San Diego Whale Watching

WHALE WATCHING SEASON IN SAN DIEGO RUNS FROM MID-DECEMBER THROUGH APRIL, AND MIGRATING GRAY WHALES ARE THE MOST COMMON SPECIES. TO SEE FEMALES WITH THEIR CALVES, GO LATE IN THE SEASON AS THEY TAKE THEIR BABIES BACK NORTH WITH THEM.

San Diego Whale Watching

Witness the Annual Winter Journey Each winter, the Pacific gray whales pass by the western overlooks of San Diego. After spending the summer feeding in the food-rich waters of the Arctic, the whales swim south along the coast to the bays of Baja California, where they mate and nurse their young. Along the way, they pass Point Loma and Cabrillo National Monument, where you can witness their annual winter journey.

Whale watching season in San Diego runs from mid-December through April, and migrating gray whales are the most common species. To see females with their calves, go late in the season as they take their babies back north with them.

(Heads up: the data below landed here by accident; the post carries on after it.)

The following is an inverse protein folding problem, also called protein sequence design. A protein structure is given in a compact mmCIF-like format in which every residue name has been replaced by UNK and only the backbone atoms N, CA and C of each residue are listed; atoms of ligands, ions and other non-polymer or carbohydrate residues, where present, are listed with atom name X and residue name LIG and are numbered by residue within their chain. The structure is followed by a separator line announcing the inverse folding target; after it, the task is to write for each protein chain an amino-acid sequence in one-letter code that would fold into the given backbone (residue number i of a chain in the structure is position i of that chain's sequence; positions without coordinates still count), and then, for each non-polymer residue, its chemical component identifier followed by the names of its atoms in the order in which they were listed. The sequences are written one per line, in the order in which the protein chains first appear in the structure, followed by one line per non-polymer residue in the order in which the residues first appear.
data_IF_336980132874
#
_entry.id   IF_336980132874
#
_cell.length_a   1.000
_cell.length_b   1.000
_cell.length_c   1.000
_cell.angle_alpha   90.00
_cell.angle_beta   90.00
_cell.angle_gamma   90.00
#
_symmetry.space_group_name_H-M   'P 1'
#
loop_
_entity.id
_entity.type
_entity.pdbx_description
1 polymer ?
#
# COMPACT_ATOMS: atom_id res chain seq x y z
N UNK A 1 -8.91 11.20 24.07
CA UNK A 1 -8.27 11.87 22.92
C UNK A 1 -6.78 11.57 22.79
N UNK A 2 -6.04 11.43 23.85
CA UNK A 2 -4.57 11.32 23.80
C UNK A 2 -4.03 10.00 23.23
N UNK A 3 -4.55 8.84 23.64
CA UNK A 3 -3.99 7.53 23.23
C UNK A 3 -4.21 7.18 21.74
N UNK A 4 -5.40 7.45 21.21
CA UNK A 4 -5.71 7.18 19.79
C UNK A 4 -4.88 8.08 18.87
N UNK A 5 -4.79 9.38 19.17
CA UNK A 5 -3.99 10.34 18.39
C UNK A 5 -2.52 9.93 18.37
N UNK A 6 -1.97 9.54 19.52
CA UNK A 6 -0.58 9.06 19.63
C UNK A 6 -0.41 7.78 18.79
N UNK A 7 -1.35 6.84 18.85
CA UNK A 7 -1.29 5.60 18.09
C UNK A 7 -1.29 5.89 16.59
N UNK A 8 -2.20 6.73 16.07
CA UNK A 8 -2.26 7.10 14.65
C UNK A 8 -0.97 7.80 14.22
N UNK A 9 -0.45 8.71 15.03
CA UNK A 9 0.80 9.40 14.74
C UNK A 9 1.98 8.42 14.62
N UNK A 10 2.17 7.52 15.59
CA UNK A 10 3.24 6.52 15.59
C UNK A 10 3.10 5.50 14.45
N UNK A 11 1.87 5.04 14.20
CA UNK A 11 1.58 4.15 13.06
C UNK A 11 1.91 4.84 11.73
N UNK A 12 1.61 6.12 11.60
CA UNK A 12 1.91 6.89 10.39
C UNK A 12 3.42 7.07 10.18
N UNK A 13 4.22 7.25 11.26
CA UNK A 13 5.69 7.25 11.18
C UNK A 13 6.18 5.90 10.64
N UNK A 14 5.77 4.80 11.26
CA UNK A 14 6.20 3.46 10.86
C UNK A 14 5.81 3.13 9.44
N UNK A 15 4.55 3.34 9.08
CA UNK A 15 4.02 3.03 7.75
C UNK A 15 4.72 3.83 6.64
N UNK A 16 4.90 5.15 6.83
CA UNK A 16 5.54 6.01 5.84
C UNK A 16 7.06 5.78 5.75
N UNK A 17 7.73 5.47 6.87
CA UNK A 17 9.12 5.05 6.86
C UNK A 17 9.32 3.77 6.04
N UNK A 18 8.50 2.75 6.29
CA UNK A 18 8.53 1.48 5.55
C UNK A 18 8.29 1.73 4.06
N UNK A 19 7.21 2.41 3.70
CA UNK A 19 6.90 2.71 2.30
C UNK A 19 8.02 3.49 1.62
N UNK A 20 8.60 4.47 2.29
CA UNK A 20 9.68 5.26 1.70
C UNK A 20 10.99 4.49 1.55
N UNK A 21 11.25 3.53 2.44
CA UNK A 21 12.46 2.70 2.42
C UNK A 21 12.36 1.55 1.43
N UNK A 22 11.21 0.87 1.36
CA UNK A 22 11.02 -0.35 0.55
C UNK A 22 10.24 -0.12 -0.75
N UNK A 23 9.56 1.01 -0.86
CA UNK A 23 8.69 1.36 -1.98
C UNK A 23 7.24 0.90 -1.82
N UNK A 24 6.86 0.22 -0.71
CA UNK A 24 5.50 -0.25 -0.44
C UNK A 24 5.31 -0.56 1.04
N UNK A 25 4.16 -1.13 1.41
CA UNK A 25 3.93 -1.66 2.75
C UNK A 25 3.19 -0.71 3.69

We are in the throes of the perfect time to go whale watching in San Diego! Every winter, more than 20,000 Pacific gray whales travel 10,000 miles round-trip (the longest migration of any mammal on earth) from Alaska to the lagoons of Baja California. That makes San Diego, with its 78 miles of coastline directly in the migration path, the perfect place to watch.

To find out what all those wonderful creatures look like up close (and what they look like when you see them from a whale watching boat).

San Diego a good place see ocean-faring mammals at their finest. In fact, during whale watching season in San Diego, you’ll find plenty of ways to see the migration.

With a large kelp forest just offshore that attracts the ocean-going mammals, whale watchers don’t have to go far. Most whale watch trips around San Diego are reasonably short, and some companies guarantee that you can go again for free if you don’t see any whales.